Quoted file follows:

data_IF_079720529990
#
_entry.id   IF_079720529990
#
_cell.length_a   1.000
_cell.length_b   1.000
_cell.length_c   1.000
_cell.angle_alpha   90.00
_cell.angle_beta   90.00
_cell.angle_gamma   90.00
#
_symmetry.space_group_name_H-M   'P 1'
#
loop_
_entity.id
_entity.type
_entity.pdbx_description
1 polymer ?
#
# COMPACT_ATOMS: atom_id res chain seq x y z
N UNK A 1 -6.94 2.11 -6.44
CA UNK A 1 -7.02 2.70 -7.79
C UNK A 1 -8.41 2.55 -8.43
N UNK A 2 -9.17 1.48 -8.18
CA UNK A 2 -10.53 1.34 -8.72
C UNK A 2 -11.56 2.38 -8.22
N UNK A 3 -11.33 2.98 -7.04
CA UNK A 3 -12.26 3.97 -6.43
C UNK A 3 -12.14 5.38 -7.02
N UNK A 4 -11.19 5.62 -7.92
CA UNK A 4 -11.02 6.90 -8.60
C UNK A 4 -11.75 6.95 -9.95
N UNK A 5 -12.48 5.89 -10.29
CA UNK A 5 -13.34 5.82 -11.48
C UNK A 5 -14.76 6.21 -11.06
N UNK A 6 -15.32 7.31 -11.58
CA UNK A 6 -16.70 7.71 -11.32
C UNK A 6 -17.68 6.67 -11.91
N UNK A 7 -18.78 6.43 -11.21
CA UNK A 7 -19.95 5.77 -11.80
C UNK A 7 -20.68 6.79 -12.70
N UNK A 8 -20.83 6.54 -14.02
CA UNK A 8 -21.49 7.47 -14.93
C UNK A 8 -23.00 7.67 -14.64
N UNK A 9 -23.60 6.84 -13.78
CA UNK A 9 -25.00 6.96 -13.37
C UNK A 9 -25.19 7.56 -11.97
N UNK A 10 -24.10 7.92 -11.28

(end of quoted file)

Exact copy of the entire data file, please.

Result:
data_IF_079720529990
#
_entry.id   IF_079720529990
#
_cell.length_a   1.000
_cell.length_b   1.000
_cell.length_c   1.000
_cell.angle_alpha   90.00
_cell.angle_beta   90.00
_cell.angle_gamma   90.00
#
_symmetry.space_group_name_H-M   'P 1'
#
loop_
_entity.id
_entity.type
_entity.pdbx_description
1 polymer ?
#
# COMPACT_ATOMS: atom_id res chain seq x y z
N UNK A 1 -6.94 2.11 -6.44
CA UNK A 1 -7.02 2.70 -7.79
C UNK A 1 -8.41 2.55 -8.43
N UNK A 2 -9.17 1.48 -8.18
CA UNK A 2 -10.53 1.34 -8.72
C UNK A 2 -11.56 2.38 -8.22
N UNK A 3 -11.33 2.98 -7.04
CA UNK A 3 -12.26 3.97 -6.43
C UNK A 3 -12.14 5.38 -7.02
N UNK A 4 -11.19 5.62 -7.92
CA UNK A 4 -11.02 6.90 -8.60
C UNK A 4 -11.75 6.95 -9.95
N UNK A 5 -12.48 5.89 -10.29
CA UNK A 5 -13.34 5.82 -11.48
C UNK A 5 -14.76 6.21 -11.06
N UNK A 6 -15.32 7.31 -11.58
CA UNK A 6 -16.70 7.71 -11.32
C UNK A 6 -17.68 6.67 -11.91
N UNK A 7 -18.78 6.43 -11.21
CA UNK A 7 -19.95 5.77 -11.80
C UNK A 7 -20.68 6.79 -12.70
N UNK A 8 -20.83 6.54 -14.02
CA UNK A 8 -21.49 7.47 -14.93
C UNK A 8 -23.00 7.67 -14.64
N UNK A 9 -23.60 6.84 -13.78
CA UNK A 9 -25.00 6.96 -13.37
C UNK A 9 -25.19 7.56 -11.97
N UNK A 10 -24.10 7.92 -11.28